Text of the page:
The best local government blogs of 2013

Michael Harris /   June 29, 2015 at 8:38 PM 3,835 views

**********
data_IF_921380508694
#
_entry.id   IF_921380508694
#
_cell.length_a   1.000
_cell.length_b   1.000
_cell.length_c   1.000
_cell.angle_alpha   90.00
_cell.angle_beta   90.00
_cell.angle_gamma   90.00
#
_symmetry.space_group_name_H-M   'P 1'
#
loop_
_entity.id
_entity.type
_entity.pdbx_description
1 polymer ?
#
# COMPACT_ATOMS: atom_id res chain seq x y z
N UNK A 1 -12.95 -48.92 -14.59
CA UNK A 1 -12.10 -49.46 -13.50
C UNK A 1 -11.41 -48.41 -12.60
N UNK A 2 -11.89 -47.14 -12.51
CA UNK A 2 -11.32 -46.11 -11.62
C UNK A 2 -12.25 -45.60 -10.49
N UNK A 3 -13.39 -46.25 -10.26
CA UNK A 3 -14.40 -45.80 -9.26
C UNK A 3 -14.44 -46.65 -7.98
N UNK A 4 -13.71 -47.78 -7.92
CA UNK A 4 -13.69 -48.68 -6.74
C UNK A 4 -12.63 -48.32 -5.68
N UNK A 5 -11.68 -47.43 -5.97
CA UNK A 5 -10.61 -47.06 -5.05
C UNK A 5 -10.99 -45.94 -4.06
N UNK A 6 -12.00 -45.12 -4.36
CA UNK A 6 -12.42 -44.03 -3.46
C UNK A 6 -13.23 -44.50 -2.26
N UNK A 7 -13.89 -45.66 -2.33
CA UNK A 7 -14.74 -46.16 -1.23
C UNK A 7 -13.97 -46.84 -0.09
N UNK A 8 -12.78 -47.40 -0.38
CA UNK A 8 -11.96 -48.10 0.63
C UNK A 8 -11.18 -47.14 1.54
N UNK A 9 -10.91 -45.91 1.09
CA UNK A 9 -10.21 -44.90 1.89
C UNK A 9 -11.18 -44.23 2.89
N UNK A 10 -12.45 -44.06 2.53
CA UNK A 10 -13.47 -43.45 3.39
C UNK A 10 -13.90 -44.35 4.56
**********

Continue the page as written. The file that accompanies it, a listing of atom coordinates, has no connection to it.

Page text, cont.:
Here’s our own selection of the best blogs we’ve published this year in local government. Thanks to all of the frontline and independent bloggers who’ve kindly agreed to publish with Guerilla Policy in 2013 – Merry Christmas and a happy New Year to them all. Service before self “Above all I want the work that I do to matter and make a difference to people’s lives; only then will the internal critic of self-doubt and guilt quieten down for a while.” A guest blogger at We Love Local Government describes the very human impact of the cuts. Posted in September by a guest blogger at We Love Local Government Councils using zero hours, casual staff and the work programme “This post lists the results of an FOI I recently sent to councils to get a rough idea of how many people councils employed on zero hours contracts or zero hours-type working arrangements and how many councils were using the work programme.” Kate Belgrave investigates the increasing use of zero-hours and casual work contracts in local authorities. Posted in September by Kate Belgrave Should a consultant be a local government leader of tomorrow? “So, if the local government leader of tomorrow is from the private sector that does concern me… particularly if it is indicative of an irreversible erosion of civic values at the expense of private profit.” Toby Blume is depressed that a private sector consultant has won the Local Government Leader of the Future Award. Posted in August by Toby Blume at random musings from civil society How to be strategic in local government “Being strategic is not big and clever. If you want to improve the lives of service users just saying things about the arrangement of words on a page isn’t enough.” System thinking for girls rails against “strategic prattle” in local government. Posted in August by System thinking for girls The benefit cap: the real cost to local authorities “If the Local Housing Allowance caps of 2012 made preventing homelessness difficult, the Benefit Cap will make it impossible.” Romin Sutherland explains the conflict between two of the Government’s policies – and how it will hurt vulnerable families. Posted in May by Romin Sutherland at Red Brick Finding the source “No matter how good you or your people are, these horrid consequences will occur when you throw targets into the mix. Is that apparent short term ‘improvement’ really worth the overall long term damage to the system?” Simon Guilfoyle identifies the problem with targets in local government. Posted in April by Simon Guilfoyle at InspGuilfoyle Rich pickings in foster care “…the language of the balance sheet rather than the review form sticks in the craw and masks the realities of caring for vulnerable children to the standard they deserve.” Abe Laurens warns about the advance of private companies further into foster care. Posted in March by Abe Laurens at The Not So Big Society Government is not the same thing as a business, and should never be run like it is one “Recognising the differences between running a business in its purest sense, and running government under the delusion that it can be run as business has never been more essential for today’s politicians…” Adam Tugwell urges policymakers to remember the basic differences between business and government. Posted in March by Adam Tugwell Cooperative Councils – the blueprint for Miliband’s Labour? “Cooperation is riding the crest of a political wave right now. So it makes sense that politicians start by practicing what they preach, by collaborating with others outside their parties.” Toby Blume considers “the quiet revolution taking place in local government” that Whitehall could also learn much from. Posted in January by Toby Blume at random musings from civil society Rehabilitating politicians “…local government…interests me more than parliamentary politics probably because you can “touch it” more readily.” Emma Daniel wonders whether national politicians could be rehabilitated by learning from local government. Posted in January by Emma Daniel at Huxley06

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